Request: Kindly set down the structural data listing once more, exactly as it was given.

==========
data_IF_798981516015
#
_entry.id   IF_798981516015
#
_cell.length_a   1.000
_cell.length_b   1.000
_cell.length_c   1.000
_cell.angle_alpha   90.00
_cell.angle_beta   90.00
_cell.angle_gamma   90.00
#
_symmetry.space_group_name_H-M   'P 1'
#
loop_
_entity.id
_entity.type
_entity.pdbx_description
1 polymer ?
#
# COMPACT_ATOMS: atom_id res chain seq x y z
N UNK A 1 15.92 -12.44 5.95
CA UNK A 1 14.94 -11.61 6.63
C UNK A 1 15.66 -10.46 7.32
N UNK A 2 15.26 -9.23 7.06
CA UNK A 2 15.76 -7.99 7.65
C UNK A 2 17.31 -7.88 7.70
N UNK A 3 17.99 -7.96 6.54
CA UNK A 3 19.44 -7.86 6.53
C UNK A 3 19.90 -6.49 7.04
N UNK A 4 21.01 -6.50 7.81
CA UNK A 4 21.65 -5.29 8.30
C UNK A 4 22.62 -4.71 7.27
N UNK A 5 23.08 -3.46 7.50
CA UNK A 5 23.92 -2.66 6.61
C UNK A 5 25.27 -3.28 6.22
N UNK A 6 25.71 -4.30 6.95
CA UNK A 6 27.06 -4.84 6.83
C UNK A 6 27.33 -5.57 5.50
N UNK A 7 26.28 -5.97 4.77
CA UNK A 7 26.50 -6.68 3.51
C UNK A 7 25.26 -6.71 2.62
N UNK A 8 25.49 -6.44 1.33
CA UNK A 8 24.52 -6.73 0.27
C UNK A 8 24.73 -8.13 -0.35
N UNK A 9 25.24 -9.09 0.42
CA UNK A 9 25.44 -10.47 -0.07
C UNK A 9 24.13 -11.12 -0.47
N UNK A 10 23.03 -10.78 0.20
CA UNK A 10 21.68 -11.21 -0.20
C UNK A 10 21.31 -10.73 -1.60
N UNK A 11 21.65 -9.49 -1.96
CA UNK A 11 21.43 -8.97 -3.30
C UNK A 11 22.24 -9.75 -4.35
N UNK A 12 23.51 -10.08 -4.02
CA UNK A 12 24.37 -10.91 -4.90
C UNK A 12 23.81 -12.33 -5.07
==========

data_IF_798981516015
#
_entry.id   IF_798981516015
#
_cell.length_a   1.000
_cell.length_b   1.000
_cell.length_c   1.000
_cell.angle_alpha   90.00
_cell.angle_beta   90.00
_cell.angle_gamma   90.00
#
_symmetry.space_group_name_H-M   'P 1'
#
loop_
_entity.id
_entity.type
_entity.pdbx_description
1 polymer ?
#
# COMPACT_ATOMS: atom_id res chain seq x y z
N UNK A 1 15.92 -12.44 5.95
CA UNK A 1 14.94 -11.61 6.63
C UNK A 1 15.66 -10.46 7.32
N UNK A 2 15.26 -9.23 7.06
CA UNK A 2 15.76 -7.99 7.65
C UNK A 2 17.31 -7.88 7.70
N UNK A 3 17.99 -7.96 6.54
CA UNK A 3 19.44 -7.86 6.53
C UNK A 3 19.90 -6.49 7.04
N UNK A 4 21.01 -6.50 7.81
CA UNK A 4 21.65 -5.29 8.30
C UNK A 4 22.62 -4.71 7.27
N UNK A 5 23.08 -3.46 7.50
CA UNK A 5 23.92 -2.66 6.61
C UNK A 5 25.27 -3.28 6.22
N UNK A 6 25.71 -4.30 6.95
CA UNK A 6 27.06 -4.84 6.83
C UNK A 6 27.33 -5.57 5.50
N UNK A 7 26.28 -5.97 4.77
CA UNK A 7 26.50 -6.68 3.51
C UNK A 7 25.26 -6.71 2.62
N UNK A 8 25.49 -6.44 1.33
CA UNK A 8 24.52 -6.73 0.27
C UNK A 8 24.73 -8.13 -0.35
N UNK A 9 25.24 -9.09 0.42
CA UNK A 9 25.44 -10.47 -0.07
C UNK A 9 24.13 -11.12 -0.47
N UNK A 10 23.03 -10.78 0.20
CA UNK A 10 21.68 -11.21 -0.20
C UNK A 10 21.31 -10.73 -1.60
N UNK A 11 21.65 -9.49 -1.96
CA UNK A 11 21.43 -8.97 -3.30
C UNK A 11 22.24 -9.75 -4.35
N UNK A 12 23.51 -10.08 -4.02
CA UNK A 12 24.37 -10.91 -4.90
C UNK A 12 23.81 -12.33 -5.07